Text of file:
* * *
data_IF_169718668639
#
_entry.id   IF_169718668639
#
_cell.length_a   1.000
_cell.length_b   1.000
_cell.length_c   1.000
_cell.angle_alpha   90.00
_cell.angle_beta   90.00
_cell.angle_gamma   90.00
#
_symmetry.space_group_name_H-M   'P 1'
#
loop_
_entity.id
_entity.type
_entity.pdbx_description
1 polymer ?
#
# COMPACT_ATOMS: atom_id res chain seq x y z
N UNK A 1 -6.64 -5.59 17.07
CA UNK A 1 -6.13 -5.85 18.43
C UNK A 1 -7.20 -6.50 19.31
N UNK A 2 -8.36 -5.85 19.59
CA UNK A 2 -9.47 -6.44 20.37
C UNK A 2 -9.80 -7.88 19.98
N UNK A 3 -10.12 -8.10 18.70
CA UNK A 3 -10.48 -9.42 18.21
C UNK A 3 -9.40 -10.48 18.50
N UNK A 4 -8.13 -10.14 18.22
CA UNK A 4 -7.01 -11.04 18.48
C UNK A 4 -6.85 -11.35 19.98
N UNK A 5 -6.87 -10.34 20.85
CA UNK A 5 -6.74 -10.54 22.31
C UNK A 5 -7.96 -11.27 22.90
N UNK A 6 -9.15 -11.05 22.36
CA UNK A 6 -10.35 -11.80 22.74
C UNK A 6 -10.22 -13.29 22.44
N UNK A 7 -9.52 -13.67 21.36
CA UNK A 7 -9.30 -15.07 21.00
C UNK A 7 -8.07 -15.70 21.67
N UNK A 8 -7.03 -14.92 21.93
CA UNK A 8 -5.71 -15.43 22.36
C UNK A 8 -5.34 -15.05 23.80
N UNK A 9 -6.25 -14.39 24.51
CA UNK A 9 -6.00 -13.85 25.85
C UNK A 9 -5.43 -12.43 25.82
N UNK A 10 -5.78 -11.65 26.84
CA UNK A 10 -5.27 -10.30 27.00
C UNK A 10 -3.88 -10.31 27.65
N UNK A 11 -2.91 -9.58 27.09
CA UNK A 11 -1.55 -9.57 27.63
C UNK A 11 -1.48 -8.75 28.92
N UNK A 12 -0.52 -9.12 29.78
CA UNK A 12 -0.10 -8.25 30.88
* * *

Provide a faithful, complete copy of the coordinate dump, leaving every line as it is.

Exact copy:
data_IF_169718668639
#
_entry.id   IF_169718668639
#
_cell.length_a   1.000
_cell.length_b   1.000
_cell.length_c   1.000
_cell.angle_alpha   90.00
_cell.angle_beta   90.00
_cell.angle_gamma   90.00
#
_symmetry.space_group_name_H-M   'P 1'
#
loop_
_entity.id
_entity.type
_entity.pdbx_description
1 polymer ?
#
# COMPACT_ATOMS: atom_id res chain seq x y z
N UNK A 1 -6.64 -5.59 17.07
CA UNK A 1 -6.13 -5.85 18.43
C UNK A 1 -7.20 -6.50 19.31
N UNK A 2 -8.36 -5.85 19.59
CA UNK A 2 -9.47 -6.44 20.37
C UNK A 2 -9.80 -7.88 19.98
N UNK A 3 -10.12 -8.10 18.70
CA UNK A 3 -10.48 -9.42 18.21
C UNK A 3 -9.40 -10.48 18.50
N UNK A 4 -8.13 -10.14 18.22
CA UNK A 4 -7.01 -11.04 18.48
C UNK A 4 -6.85 -11.35 19.98
N UNK A 5 -6.87 -10.34 20.85
CA UNK A 5 -6.74 -10.54 22.31
C UNK A 5 -7.96 -11.27 22.90
N UNK A 6 -9.15 -11.05 22.36
CA UNK A 6 -10.35 -11.80 22.74
C UNK A 6 -10.22 -13.29 22.44
N UNK A 7 -9.52 -13.67 21.36
CA UNK A 7 -9.30 -15.07 21.00
C UNK A 7 -8.07 -15.70 21.67
N UNK A 8 -7.03 -14.92 21.93
CA UNK A 8 -5.71 -15.43 22.36
C UNK A 8 -5.34 -15.05 23.80
N UNK A 9 -6.25 -14.39 24.51
CA UNK A 9 -6.00 -13.85 25.85
C UNK A 9 -5.43 -12.43 25.82
N UNK A 10 -5.78 -11.65 26.84
CA UNK A 10 -5.27 -10.30 27.00
C UNK A 10 -3.88 -10.31 27.65
N UNK A 11 -2.91 -9.58 27.09
CA UNK A 11 -1.55 -9.57 27.63
C UNK A 11 -1.48 -8.75 28.92
N UNK A 12 -0.52 -9.12 29.78
CA UNK A 12 -0.10 -8.25 30.88